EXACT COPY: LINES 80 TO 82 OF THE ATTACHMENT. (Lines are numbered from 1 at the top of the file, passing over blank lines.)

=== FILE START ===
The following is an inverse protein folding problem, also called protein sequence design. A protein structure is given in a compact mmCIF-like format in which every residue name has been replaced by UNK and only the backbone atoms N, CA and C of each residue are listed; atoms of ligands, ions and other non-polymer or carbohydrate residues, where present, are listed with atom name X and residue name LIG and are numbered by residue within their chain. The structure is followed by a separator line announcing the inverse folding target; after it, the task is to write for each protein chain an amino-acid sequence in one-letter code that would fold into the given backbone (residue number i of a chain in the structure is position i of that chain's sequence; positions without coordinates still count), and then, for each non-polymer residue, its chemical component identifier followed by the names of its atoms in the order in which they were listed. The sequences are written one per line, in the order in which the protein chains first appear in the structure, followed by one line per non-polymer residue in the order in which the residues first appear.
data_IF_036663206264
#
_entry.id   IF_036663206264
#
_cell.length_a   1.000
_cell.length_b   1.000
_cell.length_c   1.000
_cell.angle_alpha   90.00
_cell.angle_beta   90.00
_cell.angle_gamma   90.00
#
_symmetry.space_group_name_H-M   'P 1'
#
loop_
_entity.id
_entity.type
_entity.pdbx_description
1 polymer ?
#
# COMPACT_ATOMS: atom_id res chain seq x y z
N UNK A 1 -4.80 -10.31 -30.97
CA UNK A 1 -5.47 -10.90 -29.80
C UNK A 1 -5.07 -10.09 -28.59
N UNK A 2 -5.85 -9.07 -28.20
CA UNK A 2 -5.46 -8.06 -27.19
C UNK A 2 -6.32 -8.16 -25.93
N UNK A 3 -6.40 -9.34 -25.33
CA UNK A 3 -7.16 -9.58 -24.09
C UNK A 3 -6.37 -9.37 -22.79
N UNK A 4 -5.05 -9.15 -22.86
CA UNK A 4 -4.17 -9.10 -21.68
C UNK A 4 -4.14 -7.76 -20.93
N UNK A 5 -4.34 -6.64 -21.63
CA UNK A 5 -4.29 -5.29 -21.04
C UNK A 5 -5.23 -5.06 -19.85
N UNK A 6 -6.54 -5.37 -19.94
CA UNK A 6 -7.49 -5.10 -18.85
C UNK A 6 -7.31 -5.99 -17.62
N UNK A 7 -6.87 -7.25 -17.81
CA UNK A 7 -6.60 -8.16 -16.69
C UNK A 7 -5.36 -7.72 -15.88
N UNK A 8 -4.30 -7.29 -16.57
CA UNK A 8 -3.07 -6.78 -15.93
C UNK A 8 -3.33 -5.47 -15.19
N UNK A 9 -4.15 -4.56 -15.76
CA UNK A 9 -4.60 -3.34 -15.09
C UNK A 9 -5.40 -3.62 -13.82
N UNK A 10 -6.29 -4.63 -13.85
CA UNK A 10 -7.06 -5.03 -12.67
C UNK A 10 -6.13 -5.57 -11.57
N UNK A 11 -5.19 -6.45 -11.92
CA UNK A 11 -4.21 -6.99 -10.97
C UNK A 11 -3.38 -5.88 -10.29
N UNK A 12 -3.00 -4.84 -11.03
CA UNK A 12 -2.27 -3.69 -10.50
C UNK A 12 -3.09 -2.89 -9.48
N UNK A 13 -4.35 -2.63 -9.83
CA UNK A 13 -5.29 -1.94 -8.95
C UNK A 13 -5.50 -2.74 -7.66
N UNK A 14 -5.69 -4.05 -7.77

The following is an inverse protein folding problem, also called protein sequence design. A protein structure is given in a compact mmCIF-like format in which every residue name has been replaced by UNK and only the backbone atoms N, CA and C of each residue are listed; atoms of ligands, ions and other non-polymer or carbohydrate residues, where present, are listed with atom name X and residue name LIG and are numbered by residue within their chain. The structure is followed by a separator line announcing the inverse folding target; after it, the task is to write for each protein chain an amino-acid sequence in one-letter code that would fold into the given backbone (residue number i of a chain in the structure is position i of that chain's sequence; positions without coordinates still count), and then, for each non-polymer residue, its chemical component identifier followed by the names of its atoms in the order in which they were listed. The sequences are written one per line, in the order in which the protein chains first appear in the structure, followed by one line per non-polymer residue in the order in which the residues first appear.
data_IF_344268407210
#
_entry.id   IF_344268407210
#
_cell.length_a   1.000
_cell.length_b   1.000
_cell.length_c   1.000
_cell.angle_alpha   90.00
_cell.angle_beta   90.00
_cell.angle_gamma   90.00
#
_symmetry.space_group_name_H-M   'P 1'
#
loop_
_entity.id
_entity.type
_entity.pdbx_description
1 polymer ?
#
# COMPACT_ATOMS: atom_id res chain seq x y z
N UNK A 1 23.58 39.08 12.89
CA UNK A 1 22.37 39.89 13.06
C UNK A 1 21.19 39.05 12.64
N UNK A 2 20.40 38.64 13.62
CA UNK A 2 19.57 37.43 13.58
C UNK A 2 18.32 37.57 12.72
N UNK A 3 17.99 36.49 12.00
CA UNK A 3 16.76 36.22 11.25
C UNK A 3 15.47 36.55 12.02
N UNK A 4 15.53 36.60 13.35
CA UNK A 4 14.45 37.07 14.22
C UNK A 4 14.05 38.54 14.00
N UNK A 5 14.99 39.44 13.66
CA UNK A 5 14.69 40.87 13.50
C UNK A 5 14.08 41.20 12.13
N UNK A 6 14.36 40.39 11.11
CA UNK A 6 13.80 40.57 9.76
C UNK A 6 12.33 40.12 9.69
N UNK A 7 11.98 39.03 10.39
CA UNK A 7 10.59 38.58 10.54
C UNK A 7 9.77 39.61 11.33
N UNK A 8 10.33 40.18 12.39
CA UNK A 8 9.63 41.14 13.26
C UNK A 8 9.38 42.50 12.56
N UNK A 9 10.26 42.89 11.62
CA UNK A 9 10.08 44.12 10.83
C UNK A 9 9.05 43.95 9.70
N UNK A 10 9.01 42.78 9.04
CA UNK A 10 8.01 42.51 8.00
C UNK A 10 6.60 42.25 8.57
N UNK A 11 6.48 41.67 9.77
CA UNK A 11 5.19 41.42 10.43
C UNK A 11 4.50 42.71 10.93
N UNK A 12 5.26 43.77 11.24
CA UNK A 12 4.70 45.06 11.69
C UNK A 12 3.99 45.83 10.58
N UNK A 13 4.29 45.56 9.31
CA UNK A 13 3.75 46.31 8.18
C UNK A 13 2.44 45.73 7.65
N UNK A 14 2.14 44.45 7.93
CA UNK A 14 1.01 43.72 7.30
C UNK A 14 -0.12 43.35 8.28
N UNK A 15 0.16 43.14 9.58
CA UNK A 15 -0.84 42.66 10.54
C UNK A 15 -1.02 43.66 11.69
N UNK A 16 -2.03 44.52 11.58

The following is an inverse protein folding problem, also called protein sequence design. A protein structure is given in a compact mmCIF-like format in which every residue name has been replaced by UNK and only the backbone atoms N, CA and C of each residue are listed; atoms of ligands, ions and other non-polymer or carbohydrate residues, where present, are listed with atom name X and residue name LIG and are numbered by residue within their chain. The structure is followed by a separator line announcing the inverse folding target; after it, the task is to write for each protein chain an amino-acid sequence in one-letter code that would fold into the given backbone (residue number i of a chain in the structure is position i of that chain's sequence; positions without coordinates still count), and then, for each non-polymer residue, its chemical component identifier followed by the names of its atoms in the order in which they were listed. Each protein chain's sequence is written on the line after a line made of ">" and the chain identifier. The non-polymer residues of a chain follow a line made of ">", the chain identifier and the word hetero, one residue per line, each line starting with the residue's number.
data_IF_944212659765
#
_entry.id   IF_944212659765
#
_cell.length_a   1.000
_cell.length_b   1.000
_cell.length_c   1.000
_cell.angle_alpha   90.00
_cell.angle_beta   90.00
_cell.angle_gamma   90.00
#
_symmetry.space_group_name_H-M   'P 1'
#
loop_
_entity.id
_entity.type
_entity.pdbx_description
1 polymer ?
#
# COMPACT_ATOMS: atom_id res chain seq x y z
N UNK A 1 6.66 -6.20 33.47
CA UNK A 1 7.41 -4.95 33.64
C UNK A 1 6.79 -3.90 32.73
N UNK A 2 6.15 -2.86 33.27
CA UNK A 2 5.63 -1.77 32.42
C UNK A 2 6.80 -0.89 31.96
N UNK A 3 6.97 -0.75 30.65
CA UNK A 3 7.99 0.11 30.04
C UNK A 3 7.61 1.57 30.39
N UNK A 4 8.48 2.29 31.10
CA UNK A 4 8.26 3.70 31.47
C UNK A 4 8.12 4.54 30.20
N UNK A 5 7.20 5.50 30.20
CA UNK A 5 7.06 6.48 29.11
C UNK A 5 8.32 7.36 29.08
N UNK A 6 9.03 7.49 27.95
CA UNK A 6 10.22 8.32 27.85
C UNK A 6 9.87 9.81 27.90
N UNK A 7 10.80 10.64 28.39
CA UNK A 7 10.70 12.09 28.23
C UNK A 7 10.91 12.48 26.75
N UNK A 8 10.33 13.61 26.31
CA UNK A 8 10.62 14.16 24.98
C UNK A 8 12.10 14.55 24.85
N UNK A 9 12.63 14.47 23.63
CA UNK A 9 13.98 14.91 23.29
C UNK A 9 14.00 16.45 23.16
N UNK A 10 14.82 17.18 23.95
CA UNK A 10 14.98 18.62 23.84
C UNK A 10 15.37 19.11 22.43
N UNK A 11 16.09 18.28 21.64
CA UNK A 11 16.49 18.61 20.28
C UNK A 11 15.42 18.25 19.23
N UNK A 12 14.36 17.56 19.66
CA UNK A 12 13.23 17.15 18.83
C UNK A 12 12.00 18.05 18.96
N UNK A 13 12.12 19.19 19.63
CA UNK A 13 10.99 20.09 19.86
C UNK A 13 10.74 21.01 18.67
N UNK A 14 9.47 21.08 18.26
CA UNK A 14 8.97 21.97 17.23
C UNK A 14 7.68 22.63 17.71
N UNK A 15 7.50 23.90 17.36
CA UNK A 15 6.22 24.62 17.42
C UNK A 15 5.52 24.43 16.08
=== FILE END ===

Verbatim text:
1 polymer ?
#
# COMPACT_ATOMS: atom_id res chain seq x y z